Office Ergonomics with Dr. Carla Cupido
By Dr Carla Cupido • January 20th, 2010 • 5649 Views
Repetitive movements, awkward and static postures are the three major reasons for injury in the office. These reasons in combination provide an even greater risk of workplace injury. Such injuries can develop quickly; however, for many their onset is slow, ranging from weeks to even years. These symptoms often result in either chronic discomfort or pain, or an acute event that disables the individual for a few days and quite possibly a few weeks. Not only should we be wary of our muscles, but our joints, tendons and nerves commonly undergo injury due to the three reasons listed above. Unfortunately, we are good at ignoring subtle symptoms / warning signs while at work or school; there are too many silent, chronic sufferers out there.
Mitigate the risk of neuromusculoskeletal injury by establishing an ergonomic work/study space. This article highlights the important points pertaining to musculoskeletal injury from the Work Safe BC document entitled, “How to Make Your Computer Work Station Fit You”. The following topics will be discussed for you to safely align yourself with your workstation: posture, chairs, footrests, backrests, and armrests, screen height, viewing distance, dual monitors, keyboards, palm supports, hand driven computer devices, organization of work areas, and telephones.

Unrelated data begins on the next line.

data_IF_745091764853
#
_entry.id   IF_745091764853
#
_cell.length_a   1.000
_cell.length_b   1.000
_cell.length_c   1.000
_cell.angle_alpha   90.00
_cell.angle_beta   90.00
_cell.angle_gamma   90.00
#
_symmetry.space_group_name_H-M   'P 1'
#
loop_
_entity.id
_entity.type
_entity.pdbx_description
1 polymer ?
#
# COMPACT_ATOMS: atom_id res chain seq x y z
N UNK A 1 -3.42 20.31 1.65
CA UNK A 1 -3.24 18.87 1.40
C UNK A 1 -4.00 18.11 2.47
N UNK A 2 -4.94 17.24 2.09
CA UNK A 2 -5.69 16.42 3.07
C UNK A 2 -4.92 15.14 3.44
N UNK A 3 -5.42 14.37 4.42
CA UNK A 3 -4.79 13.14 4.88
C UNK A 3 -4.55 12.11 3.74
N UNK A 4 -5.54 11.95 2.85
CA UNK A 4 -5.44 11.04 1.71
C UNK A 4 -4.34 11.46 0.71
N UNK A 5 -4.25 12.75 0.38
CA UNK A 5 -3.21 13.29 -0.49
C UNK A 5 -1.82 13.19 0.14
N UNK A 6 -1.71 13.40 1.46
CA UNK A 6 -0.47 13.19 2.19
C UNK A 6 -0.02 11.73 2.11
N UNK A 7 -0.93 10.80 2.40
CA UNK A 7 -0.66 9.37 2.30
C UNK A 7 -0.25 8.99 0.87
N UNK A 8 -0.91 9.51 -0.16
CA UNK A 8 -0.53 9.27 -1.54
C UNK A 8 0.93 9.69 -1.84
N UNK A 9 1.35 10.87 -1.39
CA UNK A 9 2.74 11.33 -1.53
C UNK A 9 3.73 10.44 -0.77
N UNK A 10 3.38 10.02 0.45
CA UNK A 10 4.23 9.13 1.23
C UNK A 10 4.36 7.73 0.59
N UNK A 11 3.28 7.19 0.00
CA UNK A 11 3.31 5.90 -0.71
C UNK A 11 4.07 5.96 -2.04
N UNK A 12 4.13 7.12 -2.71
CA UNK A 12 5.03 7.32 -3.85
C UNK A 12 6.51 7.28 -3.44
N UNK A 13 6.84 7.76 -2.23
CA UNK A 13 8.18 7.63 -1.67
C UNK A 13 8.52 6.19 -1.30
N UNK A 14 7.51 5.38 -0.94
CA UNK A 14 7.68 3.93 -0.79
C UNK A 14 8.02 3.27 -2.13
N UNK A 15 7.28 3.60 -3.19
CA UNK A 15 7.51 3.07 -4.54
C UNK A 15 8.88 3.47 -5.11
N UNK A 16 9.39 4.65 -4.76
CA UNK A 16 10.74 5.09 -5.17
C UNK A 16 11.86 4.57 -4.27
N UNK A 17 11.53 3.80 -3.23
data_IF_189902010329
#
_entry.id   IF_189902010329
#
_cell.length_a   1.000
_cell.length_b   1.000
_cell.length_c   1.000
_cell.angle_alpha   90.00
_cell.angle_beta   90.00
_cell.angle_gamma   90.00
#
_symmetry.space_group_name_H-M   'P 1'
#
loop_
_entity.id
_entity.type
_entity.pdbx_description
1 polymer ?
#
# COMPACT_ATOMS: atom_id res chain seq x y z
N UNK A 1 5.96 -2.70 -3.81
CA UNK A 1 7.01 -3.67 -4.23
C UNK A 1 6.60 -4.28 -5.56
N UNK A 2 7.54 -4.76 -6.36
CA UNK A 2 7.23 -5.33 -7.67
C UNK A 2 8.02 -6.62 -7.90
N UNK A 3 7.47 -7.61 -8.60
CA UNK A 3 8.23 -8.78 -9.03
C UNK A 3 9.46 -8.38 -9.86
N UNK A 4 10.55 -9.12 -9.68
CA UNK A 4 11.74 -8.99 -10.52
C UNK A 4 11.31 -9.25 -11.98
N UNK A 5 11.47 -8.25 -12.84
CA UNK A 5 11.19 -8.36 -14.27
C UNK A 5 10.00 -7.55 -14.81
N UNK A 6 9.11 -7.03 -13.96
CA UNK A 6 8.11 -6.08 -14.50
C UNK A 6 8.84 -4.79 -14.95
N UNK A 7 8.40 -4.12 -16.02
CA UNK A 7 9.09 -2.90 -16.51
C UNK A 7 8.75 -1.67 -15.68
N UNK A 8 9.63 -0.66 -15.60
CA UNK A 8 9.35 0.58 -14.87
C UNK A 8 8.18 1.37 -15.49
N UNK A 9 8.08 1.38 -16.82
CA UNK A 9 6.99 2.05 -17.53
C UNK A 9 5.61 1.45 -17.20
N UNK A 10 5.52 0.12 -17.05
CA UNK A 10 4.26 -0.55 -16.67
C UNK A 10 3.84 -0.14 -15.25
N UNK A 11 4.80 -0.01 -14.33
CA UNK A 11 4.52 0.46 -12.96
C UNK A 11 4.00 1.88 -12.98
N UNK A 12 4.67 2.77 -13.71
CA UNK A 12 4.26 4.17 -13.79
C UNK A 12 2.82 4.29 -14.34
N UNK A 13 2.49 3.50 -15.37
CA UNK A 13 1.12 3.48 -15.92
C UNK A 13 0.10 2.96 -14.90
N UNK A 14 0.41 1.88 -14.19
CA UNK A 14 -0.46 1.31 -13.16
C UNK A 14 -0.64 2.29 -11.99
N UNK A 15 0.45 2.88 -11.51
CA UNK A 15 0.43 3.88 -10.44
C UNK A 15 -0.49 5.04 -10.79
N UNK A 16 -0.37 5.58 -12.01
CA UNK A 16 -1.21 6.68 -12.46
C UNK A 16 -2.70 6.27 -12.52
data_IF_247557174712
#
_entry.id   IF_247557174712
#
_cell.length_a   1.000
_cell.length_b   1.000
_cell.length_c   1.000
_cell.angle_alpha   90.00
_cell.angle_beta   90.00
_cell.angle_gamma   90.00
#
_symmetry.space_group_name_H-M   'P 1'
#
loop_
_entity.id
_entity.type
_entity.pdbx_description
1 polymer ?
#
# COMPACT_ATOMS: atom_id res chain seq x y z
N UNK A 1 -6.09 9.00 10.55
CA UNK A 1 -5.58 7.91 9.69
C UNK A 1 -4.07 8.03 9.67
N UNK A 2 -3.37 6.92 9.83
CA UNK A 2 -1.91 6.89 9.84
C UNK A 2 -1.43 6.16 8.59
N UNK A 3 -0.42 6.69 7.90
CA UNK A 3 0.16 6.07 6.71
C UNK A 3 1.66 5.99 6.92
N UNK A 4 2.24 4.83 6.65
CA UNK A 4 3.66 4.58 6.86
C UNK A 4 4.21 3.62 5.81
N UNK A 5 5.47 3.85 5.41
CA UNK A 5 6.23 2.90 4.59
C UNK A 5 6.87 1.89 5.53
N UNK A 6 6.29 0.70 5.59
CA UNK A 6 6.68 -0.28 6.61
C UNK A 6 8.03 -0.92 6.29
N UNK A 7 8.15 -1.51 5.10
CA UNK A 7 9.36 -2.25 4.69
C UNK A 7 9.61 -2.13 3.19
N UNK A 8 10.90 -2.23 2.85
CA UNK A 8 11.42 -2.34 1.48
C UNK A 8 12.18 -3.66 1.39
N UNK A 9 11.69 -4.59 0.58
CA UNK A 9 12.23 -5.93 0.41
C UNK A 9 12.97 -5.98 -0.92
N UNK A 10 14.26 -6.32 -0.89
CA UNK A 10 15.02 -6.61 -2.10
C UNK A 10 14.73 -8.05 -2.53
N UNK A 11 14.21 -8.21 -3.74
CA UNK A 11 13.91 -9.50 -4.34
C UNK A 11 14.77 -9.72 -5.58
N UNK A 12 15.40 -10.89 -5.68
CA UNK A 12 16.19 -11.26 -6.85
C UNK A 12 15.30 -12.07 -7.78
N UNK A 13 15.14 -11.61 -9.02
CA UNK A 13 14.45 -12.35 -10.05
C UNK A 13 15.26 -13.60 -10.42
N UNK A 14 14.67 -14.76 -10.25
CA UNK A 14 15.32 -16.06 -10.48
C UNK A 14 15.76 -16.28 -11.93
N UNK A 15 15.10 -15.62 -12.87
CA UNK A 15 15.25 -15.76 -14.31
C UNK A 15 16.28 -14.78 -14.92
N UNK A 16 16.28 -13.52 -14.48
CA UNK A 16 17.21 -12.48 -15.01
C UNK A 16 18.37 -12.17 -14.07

¸ Keep your shoulders back; don’t let them roll forward
¸ Refuse to natural tendency to let your head drift forwards, towards the computer screen
¸ Forearms held horizontally, elbows bent about 90 degrees or slightly greater, with your shoulders and upper arms relaxed
¸ Wrists in a neutral (straight) posture
¸ Head upright over your shoulders in a relaxed position; eyes looking slightly downward
¸ Backrest supporting your lower back, pelvis, and lumbar spine lordosis
¸ Thighs resting horizontally with a 90-110 degree angle at the hips
¸ Feet fully supported by the floor or a footrest
¸ Seating that doesn’t adequately support your back may increase fatigue and contribute to poor posture.
¸ Seating that is too high or too low may result in symptoms in your neck, shoulders, back, or legs....